Johnny Wheatcroft (2017)

From LEO Ratings

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Overview

On July 27, 2017, Glendale Arizona Police Department officers Mark Lindsey and Matt Schneider stopped a vehicle in which Wheatcroft was a passenger for an alleged turn signal violation. The car was driven by Wheatcroft's friend, Shawn Blackburn. Wheatcroft's wife, Anya Chapman, and their two children, age 11 and 6, were in the back seat.[1]

As shown on body camera footage[2] and described in Wheatcroft's federal lawsuit[3], police tased Wheatcroft a total of 11 times. The last tasing came with Wheatcroft handcuffed, on his stomach, with an officer kneeling on his back, as Schneider kicked him in the groin and pulled down his athletic shorts to tase him in his testicles.[1]

Later, it is alleged that Schneider also placed his Taser on Wheatcroft’s penis and offered to deploy it. [3]

Wheatcroft did not receive medical treatment and officers failed to take photographs of the injuries despite department policies. [3]

Wheatcroft and Chapman, who were arrested and charged with aggravated assault on a police officer, spent months in jail after the incident because they couldn’t afford bail.[1] Chapman agreed to plead guilty to a lesser charge in order to get home to her children. [1] The charges against Wheatcroft were dismissed by the Maricopa County Attorney’s Office after prosecutors saw the body camera video.[1]

October 2017, the County Attorney’s Office declines to prosecute Schneider. [4]

On September 26, 2018, Assistant Chief Rich LeVander notified Schneider of a 30-hour suspension without pay "based on your violation of City of Glendale Human Resources Policies and Procedures and Glendale Police Department General Orders." The report also stated that "the findings of this investigation sustained allegations made against you. Your misconduct constitutes major performance deficiencies and gross negligence in the performance of your job responsibilities" and "the amount of force you used against the suspect was unreasonable and unnecessary".[5]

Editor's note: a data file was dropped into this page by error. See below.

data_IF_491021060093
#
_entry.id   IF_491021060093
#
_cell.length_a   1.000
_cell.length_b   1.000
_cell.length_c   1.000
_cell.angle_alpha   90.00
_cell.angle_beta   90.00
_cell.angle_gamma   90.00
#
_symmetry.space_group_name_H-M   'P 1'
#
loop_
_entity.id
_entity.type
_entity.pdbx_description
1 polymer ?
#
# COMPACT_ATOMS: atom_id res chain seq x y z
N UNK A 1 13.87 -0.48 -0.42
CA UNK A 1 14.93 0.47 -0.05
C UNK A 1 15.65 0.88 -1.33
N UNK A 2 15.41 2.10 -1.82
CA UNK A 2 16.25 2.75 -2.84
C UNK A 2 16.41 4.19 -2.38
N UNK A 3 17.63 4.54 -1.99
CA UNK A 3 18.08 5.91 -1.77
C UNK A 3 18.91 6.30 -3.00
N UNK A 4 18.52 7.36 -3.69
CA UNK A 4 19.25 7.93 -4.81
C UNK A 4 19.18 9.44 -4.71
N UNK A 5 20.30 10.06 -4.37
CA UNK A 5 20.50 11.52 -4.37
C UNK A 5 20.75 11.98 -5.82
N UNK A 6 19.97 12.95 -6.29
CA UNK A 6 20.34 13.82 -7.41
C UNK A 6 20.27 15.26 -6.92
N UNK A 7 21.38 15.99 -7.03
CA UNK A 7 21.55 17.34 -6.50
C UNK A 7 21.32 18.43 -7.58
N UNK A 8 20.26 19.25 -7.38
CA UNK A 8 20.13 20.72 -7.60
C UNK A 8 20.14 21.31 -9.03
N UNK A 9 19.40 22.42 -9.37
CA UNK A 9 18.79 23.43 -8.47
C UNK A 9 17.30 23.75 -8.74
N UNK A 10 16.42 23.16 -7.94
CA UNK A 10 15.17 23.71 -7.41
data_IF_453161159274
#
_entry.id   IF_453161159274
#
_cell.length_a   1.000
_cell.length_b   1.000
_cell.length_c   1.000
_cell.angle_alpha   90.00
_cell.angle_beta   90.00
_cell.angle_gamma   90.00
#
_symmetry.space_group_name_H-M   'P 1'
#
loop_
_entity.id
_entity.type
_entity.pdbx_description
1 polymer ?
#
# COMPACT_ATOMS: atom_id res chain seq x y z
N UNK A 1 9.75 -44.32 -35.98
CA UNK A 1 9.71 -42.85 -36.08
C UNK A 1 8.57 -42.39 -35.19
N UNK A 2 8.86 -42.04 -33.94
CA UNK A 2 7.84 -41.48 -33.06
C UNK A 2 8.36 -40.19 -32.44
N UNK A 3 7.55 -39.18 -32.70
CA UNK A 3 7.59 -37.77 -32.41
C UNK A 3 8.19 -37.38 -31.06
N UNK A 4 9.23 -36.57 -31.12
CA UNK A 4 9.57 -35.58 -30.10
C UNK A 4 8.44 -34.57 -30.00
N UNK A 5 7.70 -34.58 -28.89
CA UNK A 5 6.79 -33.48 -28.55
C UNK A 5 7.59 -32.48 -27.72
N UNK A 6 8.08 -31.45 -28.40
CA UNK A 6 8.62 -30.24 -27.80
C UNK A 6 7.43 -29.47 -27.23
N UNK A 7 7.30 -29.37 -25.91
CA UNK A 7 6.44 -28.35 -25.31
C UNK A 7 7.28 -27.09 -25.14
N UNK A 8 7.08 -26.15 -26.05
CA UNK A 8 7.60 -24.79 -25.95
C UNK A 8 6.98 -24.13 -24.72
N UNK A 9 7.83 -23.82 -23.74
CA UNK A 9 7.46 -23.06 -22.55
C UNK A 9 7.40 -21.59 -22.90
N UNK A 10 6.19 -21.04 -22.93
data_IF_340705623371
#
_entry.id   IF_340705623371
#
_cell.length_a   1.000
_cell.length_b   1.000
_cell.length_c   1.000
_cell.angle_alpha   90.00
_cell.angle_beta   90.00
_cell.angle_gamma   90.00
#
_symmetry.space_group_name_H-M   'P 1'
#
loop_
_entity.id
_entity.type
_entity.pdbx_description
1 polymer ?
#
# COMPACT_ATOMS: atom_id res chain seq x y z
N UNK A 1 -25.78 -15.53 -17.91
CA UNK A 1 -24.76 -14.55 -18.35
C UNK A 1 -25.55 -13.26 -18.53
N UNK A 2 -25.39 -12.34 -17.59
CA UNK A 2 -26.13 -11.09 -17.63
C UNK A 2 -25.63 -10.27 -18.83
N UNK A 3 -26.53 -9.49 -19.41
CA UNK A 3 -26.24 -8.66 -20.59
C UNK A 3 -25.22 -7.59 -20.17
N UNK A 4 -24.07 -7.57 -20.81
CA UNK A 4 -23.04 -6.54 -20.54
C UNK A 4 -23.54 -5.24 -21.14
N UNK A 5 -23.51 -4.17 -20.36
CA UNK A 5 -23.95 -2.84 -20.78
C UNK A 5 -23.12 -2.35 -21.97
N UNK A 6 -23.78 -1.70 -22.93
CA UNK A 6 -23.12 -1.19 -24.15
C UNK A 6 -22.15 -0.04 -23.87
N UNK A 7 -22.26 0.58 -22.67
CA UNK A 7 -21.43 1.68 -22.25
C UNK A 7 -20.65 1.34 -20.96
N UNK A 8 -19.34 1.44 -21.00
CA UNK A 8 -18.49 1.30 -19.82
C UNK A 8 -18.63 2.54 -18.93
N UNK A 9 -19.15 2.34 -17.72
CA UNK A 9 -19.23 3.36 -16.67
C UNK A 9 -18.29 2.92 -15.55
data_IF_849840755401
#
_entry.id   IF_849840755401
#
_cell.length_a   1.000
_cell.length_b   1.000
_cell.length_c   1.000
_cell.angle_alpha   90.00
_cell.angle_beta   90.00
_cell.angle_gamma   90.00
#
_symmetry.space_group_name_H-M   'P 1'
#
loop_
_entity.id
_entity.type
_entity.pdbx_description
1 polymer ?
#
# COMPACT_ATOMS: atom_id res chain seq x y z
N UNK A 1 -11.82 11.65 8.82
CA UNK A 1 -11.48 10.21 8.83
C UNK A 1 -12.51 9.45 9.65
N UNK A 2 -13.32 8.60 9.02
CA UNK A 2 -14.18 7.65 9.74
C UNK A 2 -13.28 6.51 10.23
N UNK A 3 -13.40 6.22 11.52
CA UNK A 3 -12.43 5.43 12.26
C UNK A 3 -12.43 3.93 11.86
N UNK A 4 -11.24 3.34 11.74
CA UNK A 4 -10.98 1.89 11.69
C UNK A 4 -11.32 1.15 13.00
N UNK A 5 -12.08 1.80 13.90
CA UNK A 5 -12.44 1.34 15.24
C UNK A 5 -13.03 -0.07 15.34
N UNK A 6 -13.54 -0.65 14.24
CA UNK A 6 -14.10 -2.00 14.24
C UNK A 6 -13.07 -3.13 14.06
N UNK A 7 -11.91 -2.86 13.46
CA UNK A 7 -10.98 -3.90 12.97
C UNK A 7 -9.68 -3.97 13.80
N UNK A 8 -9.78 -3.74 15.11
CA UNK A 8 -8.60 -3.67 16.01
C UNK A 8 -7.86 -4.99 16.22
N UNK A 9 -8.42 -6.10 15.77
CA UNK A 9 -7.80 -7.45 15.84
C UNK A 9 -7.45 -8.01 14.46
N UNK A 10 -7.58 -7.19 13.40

The case was sent to the Maricopa County Attorney's Office, which declined to prosecute any of the officers involved because there was not a "reasonable likelihood of conviction."[6]

Nov 5, 2018, Wheatcroft and Chapman sue the city, Schneider, Lindsey, and Michael Fernandez based on First, Fourth, and Fourteenth Amendment violations.[3]

Feb 12, 2019, Glendale Mayor Jerry Weiers issued a statement.[7]

Feb 13, 2019, Maricopa County Attorney's Office has asked the Federal Bureau of Investigation to review the case.[8]

Governor said the investigation was whitewashed and wanted the county attorney's office re-open the investigation to "get to the bottom of what happened there and hold people accountable."[9]

Feb 13, 2019, an investigative TV reporter highlights how the police could not have seen a turn signal violation based on the positioning of their cruiser and the car Wheatcroft was in.[10]

June 2020, MCAO sends the case to the Attorney General's Office because County Attorney Allister Adel declared a conflict due to Schneider coaching her sons.[11]

September 9, 2021, criminal charges were brought by the Arizona Attorney General’s Office against Schneider. He was charged with three counts of aggravated assault — all Class 6 felonies.[11]

On February 22, 2022, a U.S. District Count judge ruled that the officers were not entitled to qualified immunity on the charge of excessive force and violation of familiar interests in the civil lawsuit.[12]

Video

Bodycam footage
Hotel surveillance footage released by Glendale police, 2019-02-08.

Officers Involved


Official Reports

Additional Sources

ABC15 Arizona investigative reporters David Biscobing, Gerard Watson, Shawn Martin (etc) won the 2020 Hillman Prize for Broadcast Journalism for their series of stories on this incident.[13]

References